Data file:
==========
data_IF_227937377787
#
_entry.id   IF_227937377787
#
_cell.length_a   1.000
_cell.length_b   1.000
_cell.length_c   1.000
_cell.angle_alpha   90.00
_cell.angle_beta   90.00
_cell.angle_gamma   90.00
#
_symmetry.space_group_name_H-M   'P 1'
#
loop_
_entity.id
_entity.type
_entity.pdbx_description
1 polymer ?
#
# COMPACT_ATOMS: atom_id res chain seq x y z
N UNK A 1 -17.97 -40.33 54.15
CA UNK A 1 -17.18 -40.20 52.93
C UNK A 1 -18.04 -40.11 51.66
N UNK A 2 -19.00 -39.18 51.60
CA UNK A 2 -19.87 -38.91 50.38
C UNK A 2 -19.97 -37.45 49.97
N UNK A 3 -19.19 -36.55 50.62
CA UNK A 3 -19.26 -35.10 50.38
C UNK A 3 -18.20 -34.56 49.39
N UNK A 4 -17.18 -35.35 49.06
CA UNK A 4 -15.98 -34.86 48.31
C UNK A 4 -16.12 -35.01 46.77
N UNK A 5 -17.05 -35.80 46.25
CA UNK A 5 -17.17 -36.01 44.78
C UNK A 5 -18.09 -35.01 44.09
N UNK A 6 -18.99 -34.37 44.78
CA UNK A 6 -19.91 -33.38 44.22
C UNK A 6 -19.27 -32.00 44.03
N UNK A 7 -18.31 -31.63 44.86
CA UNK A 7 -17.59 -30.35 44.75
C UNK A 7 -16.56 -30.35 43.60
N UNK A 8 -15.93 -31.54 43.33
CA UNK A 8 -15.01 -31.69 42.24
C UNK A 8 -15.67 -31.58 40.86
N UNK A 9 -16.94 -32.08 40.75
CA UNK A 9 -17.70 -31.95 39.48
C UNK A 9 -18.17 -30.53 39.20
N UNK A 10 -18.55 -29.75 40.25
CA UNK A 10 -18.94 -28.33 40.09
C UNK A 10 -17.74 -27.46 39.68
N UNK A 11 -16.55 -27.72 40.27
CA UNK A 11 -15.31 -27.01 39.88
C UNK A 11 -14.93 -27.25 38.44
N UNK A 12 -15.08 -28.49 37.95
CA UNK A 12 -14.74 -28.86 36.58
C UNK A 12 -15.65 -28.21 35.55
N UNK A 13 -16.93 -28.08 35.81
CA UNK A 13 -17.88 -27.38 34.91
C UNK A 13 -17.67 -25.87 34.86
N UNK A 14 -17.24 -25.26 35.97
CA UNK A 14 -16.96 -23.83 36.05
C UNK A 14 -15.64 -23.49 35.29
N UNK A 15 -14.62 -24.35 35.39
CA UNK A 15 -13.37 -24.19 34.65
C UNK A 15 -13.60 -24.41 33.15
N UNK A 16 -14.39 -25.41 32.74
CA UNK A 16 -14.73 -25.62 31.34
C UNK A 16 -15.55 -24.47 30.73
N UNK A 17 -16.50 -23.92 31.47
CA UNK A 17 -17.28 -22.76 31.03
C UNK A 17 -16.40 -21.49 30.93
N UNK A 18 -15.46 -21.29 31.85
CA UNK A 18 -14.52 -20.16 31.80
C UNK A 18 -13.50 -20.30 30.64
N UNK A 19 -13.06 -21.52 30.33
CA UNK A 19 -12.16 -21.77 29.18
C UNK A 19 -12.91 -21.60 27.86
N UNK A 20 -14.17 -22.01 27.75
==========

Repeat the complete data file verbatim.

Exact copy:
data_IF_227937377787
#
_entry.id   IF_227937377787
#
_cell.length_a   1.000
_cell.length_b   1.000
_cell.length_c   1.000
_cell.angle_alpha   90.00
_cell.angle_beta   90.00
_cell.angle_gamma   90.00
#
_symmetry.space_group_name_H-M   'P 1'
#
loop_
_entity.id
_entity.type
_entity.pdbx_description
1 polymer ?
#
# COMPACT_ATOMS: atom_id res chain seq x y z
N UNK A 1 -17.97 -40.33 54.15
CA UNK A 1 -17.18 -40.20 52.93
C UNK A 1 -18.04 -40.11 51.66
N UNK A 2 -19.00 -39.18 51.60
CA UNK A 2 -19.87 -38.91 50.38
C UNK A 2 -19.97 -37.45 49.97
N UNK A 3 -19.19 -36.55 50.62
CA UNK A 3 -19.26 -35.10 50.38
C UNK A 3 -18.20 -34.56 49.39
N UNK A 4 -17.18 -35.35 49.06
CA UNK A 4 -15.98 -34.86 48.31
C UNK A 4 -16.12 -35.01 46.77
N UNK A 5 -17.05 -35.80 46.25
CA UNK A 5 -17.17 -36.01 44.78
C UNK A 5 -18.09 -35.01 44.09
N UNK A 6 -18.99 -34.37 44.78
CA UNK A 6 -19.91 -33.38 44.22
C UNK A 6 -19.27 -32.00 44.03
N UNK A 7 -18.31 -31.63 44.86
CA UNK A 7 -17.59 -30.35 44.75
C UNK A 7 -16.56 -30.35 43.60
N UNK A 8 -15.93 -31.54 43.33
CA UNK A 8 -15.01 -31.69 42.24
C UNK A 8 -15.67 -31.58 40.86
N UNK A 9 -16.94 -32.08 40.75
CA UNK A 9 -17.70 -31.95 39.48
C UNK A 9 -18.17 -30.53 39.20
N UNK A 10 -18.55 -29.75 40.25
CA UNK A 10 -18.94 -28.33 40.09
C UNK A 10 -17.74 -27.46 39.68
N UNK A 11 -16.55 -27.72 40.27
CA UNK A 11 -15.31 -27.01 39.88
C UNK A 11 -14.93 -27.25 38.44
N UNK A 12 -15.08 -28.49 37.95
CA UNK A 12 -14.74 -28.86 36.58
C UNK A 12 -15.65 -28.21 35.55
N UNK A 13 -16.93 -28.08 35.81
CA UNK A 13 -17.88 -27.38 34.91
C UNK A 13 -17.67 -25.87 34.86
N UNK A 14 -17.24 -25.26 35.97
CA UNK A 14 -16.96 -23.83 36.05
C UNK A 14 -15.64 -23.49 35.29
N UNK A 15 -14.62 -24.35 35.39
CA UNK A 15 -13.37 -24.19 34.65
C UNK A 15 -13.60 -24.41 33.15
N UNK A 16 -14.39 -25.41 32.74
CA UNK A 16 -14.73 -25.62 31.34
C UNK A 16 -15.55 -24.47 30.73
N UNK A 17 -16.50 -23.92 31.47
CA UNK A 17 -17.28 -22.76 31.03
C UNK A 17 -16.40 -21.49 30.93
N UNK A 18 -15.46 -21.29 31.85
CA UNK A 18 -14.52 -20.16 31.80
C UNK A 18 -13.50 -20.30 30.64
N UNK A 19 -13.06 -21.52 30.33
CA UNK A 19 -12.16 -21.77 29.18
C UNK A 19 -12.91 -21.60 27.86
N UNK A 20 -14.17 -22.01 27.75